4. Enterprise Social Networks
Objective : Leverage the continuous flow of information in the networked enterprise to generate value.
Organisation : networked. Providing knowledge workers with collaborative platforms is the best way to ensure for knowledge capture. People no longer spend 30% of their time looking for information. Social platforms based on professional profile are a great tool to localize experts to solve problems. Real time updates are fantastic for business intelligence and crisis management. Transverse communities break down silos. People in different parts of the organisations didn’t have a chance to exchange and communicate previously : ESN provide them with this opportunity. They can exchange perspective of the business problems they are trying to solve. The confrontation of these different point of view, skills and knowledge is the best way to make innovation happen.
Management : Management mode is post heroic and egoless management. Managers are now facilitator : they make sure their people have all they need to get things done and get out-of-the-way.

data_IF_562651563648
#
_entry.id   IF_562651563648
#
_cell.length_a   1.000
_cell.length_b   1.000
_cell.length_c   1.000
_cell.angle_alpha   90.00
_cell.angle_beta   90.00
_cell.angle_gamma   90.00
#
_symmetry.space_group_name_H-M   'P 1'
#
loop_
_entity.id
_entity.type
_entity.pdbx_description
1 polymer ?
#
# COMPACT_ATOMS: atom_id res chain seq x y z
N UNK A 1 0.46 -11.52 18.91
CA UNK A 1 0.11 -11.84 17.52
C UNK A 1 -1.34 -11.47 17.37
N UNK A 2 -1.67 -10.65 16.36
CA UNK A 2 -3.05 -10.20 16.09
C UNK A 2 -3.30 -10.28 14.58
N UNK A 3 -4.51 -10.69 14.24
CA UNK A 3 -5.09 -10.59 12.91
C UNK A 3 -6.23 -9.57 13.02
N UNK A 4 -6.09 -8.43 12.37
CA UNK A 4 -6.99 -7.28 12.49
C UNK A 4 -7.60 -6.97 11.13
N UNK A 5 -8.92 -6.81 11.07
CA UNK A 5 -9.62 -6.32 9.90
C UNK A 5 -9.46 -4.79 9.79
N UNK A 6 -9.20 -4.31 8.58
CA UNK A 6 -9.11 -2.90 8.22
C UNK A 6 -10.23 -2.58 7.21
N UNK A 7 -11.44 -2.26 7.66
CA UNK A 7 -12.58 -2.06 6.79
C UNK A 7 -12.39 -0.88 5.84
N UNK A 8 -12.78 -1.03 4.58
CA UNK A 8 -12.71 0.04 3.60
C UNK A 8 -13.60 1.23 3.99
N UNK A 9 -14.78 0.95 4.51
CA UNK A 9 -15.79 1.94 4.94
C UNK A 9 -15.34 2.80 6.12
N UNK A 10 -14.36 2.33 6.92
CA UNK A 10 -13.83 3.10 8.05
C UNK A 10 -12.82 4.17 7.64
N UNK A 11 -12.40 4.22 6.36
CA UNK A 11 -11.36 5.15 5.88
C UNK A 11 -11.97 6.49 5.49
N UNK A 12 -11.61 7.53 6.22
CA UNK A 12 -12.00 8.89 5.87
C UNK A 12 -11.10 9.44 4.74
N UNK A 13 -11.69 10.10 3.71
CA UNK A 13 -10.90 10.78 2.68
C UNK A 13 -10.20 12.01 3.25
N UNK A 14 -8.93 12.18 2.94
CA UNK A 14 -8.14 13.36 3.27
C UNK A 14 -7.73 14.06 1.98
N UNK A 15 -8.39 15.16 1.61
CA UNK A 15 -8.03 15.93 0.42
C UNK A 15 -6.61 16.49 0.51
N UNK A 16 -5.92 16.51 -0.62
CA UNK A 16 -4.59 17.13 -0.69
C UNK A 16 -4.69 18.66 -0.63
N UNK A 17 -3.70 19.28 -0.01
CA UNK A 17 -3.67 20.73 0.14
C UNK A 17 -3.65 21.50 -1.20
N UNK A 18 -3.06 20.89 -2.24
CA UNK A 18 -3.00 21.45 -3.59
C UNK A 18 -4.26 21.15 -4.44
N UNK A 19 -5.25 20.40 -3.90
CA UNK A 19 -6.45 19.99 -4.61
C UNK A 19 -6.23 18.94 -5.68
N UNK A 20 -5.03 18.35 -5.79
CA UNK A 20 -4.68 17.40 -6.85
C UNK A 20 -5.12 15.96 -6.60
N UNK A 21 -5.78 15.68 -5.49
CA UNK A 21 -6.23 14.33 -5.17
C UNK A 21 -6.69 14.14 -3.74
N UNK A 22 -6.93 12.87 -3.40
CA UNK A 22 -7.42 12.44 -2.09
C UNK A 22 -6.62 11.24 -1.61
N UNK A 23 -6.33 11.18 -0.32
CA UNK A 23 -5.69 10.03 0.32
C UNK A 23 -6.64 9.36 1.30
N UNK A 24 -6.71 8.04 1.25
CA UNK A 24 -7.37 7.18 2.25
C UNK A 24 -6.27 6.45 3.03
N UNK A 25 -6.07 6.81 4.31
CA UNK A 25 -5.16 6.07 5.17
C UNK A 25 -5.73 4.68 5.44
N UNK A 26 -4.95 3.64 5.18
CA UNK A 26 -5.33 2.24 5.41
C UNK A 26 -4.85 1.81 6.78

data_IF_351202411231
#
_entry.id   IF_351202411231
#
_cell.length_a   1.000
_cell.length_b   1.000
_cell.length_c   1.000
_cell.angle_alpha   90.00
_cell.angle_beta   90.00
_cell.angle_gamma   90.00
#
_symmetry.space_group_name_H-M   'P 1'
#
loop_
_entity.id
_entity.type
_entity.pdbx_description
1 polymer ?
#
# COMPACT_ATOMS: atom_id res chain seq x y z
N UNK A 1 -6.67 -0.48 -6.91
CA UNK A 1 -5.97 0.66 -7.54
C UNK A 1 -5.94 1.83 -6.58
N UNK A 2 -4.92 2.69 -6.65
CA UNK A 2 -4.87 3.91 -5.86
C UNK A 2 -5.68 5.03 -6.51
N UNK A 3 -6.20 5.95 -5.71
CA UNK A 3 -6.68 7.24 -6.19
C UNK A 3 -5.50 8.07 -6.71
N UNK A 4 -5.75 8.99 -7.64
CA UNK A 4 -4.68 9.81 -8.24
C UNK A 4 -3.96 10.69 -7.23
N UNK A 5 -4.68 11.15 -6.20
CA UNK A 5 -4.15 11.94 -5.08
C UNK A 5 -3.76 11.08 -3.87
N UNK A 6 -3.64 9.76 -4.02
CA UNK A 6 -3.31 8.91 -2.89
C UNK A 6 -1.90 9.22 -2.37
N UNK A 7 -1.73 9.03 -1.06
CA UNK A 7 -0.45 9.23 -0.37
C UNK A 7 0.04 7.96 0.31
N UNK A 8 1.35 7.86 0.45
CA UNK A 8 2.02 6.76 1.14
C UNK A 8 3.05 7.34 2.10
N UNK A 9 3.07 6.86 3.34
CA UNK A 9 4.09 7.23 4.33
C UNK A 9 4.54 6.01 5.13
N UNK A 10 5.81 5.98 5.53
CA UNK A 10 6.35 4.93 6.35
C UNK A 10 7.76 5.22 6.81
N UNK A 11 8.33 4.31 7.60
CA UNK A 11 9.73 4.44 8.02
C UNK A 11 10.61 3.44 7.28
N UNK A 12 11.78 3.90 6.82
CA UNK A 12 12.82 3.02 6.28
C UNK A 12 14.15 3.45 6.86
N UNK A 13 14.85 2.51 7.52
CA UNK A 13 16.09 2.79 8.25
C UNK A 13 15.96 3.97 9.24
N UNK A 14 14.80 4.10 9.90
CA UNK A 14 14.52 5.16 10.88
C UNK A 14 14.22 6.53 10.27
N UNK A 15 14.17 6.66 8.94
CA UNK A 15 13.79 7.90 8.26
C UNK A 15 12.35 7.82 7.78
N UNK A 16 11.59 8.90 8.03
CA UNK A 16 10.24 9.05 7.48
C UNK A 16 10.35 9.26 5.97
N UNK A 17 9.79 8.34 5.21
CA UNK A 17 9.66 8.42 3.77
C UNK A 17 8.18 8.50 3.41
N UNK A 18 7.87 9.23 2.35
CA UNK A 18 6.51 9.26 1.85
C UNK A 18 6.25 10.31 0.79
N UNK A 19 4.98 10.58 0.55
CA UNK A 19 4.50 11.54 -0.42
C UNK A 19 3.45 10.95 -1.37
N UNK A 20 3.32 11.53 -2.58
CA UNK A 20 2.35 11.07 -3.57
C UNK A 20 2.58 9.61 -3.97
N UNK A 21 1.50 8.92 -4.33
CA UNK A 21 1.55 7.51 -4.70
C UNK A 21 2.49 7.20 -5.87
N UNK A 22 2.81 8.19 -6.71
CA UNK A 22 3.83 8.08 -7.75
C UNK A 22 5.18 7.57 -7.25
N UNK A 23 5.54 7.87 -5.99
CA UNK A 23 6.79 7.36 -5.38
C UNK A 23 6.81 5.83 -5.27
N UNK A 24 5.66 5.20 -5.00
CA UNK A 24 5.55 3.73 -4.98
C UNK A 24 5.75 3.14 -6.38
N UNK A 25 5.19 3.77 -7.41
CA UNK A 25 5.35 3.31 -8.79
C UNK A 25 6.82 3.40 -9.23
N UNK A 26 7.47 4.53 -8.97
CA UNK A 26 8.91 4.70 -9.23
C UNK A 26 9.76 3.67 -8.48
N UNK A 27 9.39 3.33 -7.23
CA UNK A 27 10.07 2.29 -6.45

Engagement : People now have many different inputs, not only manager’s. They are able to visualize the company big picture merging views from different actors of the company, not via the sole official corporate communication. They have tools to harness knowledge. They are able to be pro-active in terms of innovation (process, products etc …). Lastly, knowledge workers are much more confronted to the reality as the distance between them and the final customer has considerably reduced thanks to these tools. Engagement is back and this is a another fun stage.
With these social networks, we are just leveraging another lever of the enterprise productivity. We may hit another plateau at some stage but before that we have to leverage this paradigm and benefit from the productivity gain.
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Thanks for sharing this post with the Social Media in Organizations (SMinOrgs) Community, Cecil. I can’t argue with your description of Enterprise Social Networks and their value to mature organizations; however, I think it’s important to remember that 2.0 technologies can be leveraged during every phase of the organizational life cycle, beginning with start ups.
Many thanks for your comment. I understand the confusion. Of course, Start-ups are good candidate to use Social Networks to get things done. This post just relates what I’ve observed during my carreer in which I’ve seen these stages : I worked in a start-up in 2004-2007, than I’ve started applying agile project management methodologies (Scrum) and now I see how social networks change the way work on a daily basis.